3
  • Welcome to Christianity.SE! and thank you for your contribution. When you get a chance, please take the tour to understand how the site works and how it is different than others.
    – agarza
    Commented Jan 25, 2023 at 16:09
  • 1
    ""I and the Father are one" = W " What does this mean? Commented Jan 25, 2023 at 21:55
  • Any more questions and concerns would be greatly appreciated. Thank you
    – V O
    Commented Jan 27, 2023 at 5:16
-1

The Hebrew word YHWH is not a name but a description. You cannot pronounced the Hebrew word YHWH pertaining to the Name of God. Moses was given a scene in the burning bush a man cruficified.

Although in the English language the term onomatopoeia means "the imitation of a sound", the compound word onomatopoeia (ὀνοματοποιία) in the Greek language means "making or creating names". For words that imitate sounds, the term ὴχομιμητικό (echomimetico) or echomimetic) is used. Onomatopoeia - Wikipedia https://en.m.wikipedia.org/wiki/Onomatopoeia

The word YHWH is the origin why a God given name had a meaning or a mission attached to it. Starting from Jesus Christ, Mary and Prophets and Patriarchs and Old Testament names had a corresponding meaning and mission that defines the life of the bearer of the name.

YHWH tetragammanton means "Behold the Hand, Behold the Nails".

This means, Moses was able to see the pre-figurement of Jesus at the Foot of the Cross as the means of God Salvation. They are pronounced, in Hebrew, "Yod Hey Vav Hey," when you read them in the Hebrew manner from right to left.

The four letters in God's name in Hebrew have the following meanings:

Hey = Behold

Vav = Nail

Yod = Closed Hand

When read in English from left to right, it says:

"BEHOLD THE NAIL, BEHOLD THE HAND!" Or, "Behold the nailed hand."

http://the-kingdom-of-god-is-within-you.blogspot.com/2012/02/behold-nail-behold-hand-exodus-314-this.html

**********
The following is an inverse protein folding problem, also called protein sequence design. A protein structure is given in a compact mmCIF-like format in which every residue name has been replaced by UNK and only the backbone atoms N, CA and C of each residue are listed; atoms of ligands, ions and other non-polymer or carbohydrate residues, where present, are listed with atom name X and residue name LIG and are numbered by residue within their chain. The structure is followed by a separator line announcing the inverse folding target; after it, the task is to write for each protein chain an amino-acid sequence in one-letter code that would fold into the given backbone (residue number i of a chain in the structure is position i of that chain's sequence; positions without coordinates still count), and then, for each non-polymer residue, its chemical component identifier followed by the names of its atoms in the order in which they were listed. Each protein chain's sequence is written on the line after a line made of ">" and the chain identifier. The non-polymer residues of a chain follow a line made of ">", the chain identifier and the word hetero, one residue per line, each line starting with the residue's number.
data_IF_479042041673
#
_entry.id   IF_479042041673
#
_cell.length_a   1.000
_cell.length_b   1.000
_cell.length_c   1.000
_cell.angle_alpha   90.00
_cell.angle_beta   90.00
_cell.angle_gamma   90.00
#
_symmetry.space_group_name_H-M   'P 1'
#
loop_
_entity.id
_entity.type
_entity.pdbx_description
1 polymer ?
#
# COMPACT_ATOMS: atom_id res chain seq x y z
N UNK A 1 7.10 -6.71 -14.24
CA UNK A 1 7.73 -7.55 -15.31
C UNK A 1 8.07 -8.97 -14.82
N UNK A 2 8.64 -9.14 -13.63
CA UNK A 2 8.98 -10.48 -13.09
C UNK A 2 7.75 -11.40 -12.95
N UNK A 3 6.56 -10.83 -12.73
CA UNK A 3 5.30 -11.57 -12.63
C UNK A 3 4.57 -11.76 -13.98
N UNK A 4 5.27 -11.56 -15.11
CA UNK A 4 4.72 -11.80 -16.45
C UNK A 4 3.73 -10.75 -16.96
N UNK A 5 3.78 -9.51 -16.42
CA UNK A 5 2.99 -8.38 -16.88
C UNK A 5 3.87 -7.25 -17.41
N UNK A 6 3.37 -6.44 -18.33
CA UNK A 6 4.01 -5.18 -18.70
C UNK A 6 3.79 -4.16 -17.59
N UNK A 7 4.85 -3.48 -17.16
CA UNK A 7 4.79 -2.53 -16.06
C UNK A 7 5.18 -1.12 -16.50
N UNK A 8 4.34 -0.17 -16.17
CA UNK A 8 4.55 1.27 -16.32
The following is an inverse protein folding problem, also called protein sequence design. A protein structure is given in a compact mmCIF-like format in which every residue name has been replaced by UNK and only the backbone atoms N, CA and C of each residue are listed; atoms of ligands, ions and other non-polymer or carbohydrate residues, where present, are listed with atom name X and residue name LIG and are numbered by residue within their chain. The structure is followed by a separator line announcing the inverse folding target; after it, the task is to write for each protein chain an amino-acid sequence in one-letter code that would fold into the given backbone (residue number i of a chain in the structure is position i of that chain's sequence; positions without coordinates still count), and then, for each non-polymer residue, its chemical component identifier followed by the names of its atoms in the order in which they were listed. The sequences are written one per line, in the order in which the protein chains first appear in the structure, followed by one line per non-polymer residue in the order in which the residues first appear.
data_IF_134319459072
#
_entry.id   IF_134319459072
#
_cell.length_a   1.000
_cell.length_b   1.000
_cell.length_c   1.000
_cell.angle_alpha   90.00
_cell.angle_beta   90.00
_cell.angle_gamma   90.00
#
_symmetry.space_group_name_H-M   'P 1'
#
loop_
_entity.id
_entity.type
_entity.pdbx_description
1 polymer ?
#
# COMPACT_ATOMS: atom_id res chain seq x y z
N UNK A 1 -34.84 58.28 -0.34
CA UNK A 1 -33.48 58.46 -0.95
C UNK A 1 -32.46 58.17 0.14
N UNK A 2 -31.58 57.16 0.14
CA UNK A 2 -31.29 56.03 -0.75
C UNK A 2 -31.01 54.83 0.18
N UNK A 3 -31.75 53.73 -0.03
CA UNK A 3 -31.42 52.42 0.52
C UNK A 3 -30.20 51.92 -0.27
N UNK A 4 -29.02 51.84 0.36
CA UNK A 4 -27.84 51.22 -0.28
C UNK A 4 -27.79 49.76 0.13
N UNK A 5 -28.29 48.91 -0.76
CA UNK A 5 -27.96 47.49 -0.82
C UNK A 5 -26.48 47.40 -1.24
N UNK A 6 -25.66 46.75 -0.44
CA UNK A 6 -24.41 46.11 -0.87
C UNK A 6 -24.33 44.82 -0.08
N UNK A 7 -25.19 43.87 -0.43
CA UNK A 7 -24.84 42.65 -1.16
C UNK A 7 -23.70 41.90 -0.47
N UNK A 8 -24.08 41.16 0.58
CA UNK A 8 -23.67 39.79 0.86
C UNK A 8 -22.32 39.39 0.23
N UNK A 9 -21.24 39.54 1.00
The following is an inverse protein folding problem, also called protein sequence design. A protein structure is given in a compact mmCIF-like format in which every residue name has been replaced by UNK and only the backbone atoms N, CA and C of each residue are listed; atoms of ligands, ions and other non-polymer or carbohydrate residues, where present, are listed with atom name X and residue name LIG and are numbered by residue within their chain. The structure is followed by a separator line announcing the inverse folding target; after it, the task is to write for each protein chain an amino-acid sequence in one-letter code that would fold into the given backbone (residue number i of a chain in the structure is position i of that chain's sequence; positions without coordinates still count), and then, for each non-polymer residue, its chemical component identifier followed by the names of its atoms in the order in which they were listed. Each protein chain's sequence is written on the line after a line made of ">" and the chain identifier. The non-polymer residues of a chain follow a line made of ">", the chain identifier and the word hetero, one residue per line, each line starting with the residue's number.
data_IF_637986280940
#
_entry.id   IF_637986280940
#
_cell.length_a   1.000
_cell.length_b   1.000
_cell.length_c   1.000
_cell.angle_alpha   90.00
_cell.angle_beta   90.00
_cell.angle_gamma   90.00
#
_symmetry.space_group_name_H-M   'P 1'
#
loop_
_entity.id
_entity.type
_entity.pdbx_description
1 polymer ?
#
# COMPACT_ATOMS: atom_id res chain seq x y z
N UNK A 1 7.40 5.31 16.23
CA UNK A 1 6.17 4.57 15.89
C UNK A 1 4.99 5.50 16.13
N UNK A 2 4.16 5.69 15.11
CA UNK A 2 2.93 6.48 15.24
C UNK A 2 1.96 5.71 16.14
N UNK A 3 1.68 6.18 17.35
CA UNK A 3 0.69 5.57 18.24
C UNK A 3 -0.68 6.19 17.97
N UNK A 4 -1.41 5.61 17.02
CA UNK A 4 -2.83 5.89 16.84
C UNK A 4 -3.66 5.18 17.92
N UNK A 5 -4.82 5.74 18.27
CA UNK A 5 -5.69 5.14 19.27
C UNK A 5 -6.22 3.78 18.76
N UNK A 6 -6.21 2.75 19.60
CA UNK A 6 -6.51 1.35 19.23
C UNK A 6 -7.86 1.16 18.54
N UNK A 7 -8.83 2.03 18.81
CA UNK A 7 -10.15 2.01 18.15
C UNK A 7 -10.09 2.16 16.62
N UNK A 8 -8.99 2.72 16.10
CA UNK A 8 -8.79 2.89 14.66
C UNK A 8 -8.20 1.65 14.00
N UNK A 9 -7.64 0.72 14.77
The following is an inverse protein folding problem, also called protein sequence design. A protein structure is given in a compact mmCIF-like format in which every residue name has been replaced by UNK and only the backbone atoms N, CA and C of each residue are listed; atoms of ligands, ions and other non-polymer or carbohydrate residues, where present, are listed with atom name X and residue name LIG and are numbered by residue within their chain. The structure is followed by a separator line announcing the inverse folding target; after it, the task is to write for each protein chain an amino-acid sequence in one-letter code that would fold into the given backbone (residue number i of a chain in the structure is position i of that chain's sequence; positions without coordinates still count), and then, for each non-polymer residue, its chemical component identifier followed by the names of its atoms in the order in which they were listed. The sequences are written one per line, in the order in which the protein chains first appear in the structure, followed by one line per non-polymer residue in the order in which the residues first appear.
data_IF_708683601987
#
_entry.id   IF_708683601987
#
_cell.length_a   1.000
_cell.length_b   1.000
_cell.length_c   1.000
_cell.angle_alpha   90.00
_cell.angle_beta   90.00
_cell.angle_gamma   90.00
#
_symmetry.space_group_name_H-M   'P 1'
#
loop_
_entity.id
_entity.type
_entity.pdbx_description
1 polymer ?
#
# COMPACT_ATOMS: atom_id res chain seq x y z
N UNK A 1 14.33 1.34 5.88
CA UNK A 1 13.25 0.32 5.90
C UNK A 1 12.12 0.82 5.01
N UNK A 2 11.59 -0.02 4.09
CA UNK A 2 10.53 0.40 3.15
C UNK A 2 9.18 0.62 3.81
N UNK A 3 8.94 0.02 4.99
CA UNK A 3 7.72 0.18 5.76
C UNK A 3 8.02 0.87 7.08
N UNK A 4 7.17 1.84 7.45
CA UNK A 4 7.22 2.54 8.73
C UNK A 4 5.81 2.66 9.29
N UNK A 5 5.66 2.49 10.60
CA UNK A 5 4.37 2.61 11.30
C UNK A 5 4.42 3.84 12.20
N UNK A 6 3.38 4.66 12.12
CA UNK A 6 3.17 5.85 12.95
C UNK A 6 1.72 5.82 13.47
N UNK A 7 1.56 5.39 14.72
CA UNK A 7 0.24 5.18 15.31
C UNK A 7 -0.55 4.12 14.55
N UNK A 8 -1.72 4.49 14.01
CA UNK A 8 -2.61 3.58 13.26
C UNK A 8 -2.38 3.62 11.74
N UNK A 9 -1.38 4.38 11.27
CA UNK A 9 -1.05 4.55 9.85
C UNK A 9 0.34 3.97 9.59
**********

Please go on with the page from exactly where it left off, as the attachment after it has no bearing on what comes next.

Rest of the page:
enter image description here

The greatest mystery behind the Hebrew word YHWH is the word "BEHOLD"

Behold means to gaze. and Moses was given the chance to BEHOLD that Man Crucified at the Cross.

Jesus at the Foot of the Cross uttered the word "BEHOLD" to the Woman and to St.John the beloved Apostles.

"When Jesus saw his mother and the disciple there whom he loved, he said to his mother, “Woman, behold, your son.” Then he said to the disciple, “Behold, your mother.” And from that hour the disciple took her into his home."(John19"26-27)

God commanded Moses to BEHOLD and Jesus commanded the Woman to BEHOLD.We either represents St.John or the other Mary's and we too are commanded by Jesus to BEHOLD His sacrifice "At the Foot of the Cross". But we can only BEHOLD the Crucified Christ and understand the meaning of the Cross of Christ if each one of us welcome Mary in our home, meaning allowing Mary to be our own Mother too as the greatest gift of Jesus Christ to all of us.

7
  • Except for the Mary stuff, I cannot comprehend why this has gotten down-votes. +1 Commented Jan 27, 2023 at 13:25
  • @MikeBorden It is important, I mean the Mary stuff, why? Moses was gazing at the "Crucified Man", and cannot comprehend its meaning. The same with St.John and other Mary's, they were gazing for three long hours, but cannot comprehend the meaning why Jesus was crucified at the Cross. So, Jesus commanded them, if you want to grasp the meaning of the Cross, behold your Mother first, why? Mary is the Tree of Life, and Mary is Cross of Christ. Commented Apr 6, 2023 at 6:10
  • I don't know what else to say except, Yikes! Commented Apr 6, 2023 at 12:21
  • @MikeBorden Satan and his demons, behave in the presence of Mary the Sovereign Queen,. I tell you honestly, if you are fortunate to make it to the Kingdom of God, you will be ashame of yourself, why? All the angels and blessed souls, pay homage to the Sovereign Queen of Heaven and Earth. You will found yourself humiliated by the Truth. Commented Apr 6, 2023 at 12:26
  • Jeremiah 7 and 44 list worship of the Queen of Heaven as evil and idolatrous. I do not believe that the mother of my Lord would want me behaving in association with such a phrase. Commented Apr 6, 2023 at 12:53

You must log in to answer this question.

Not the answer you're looking for? Browse other questions tagged .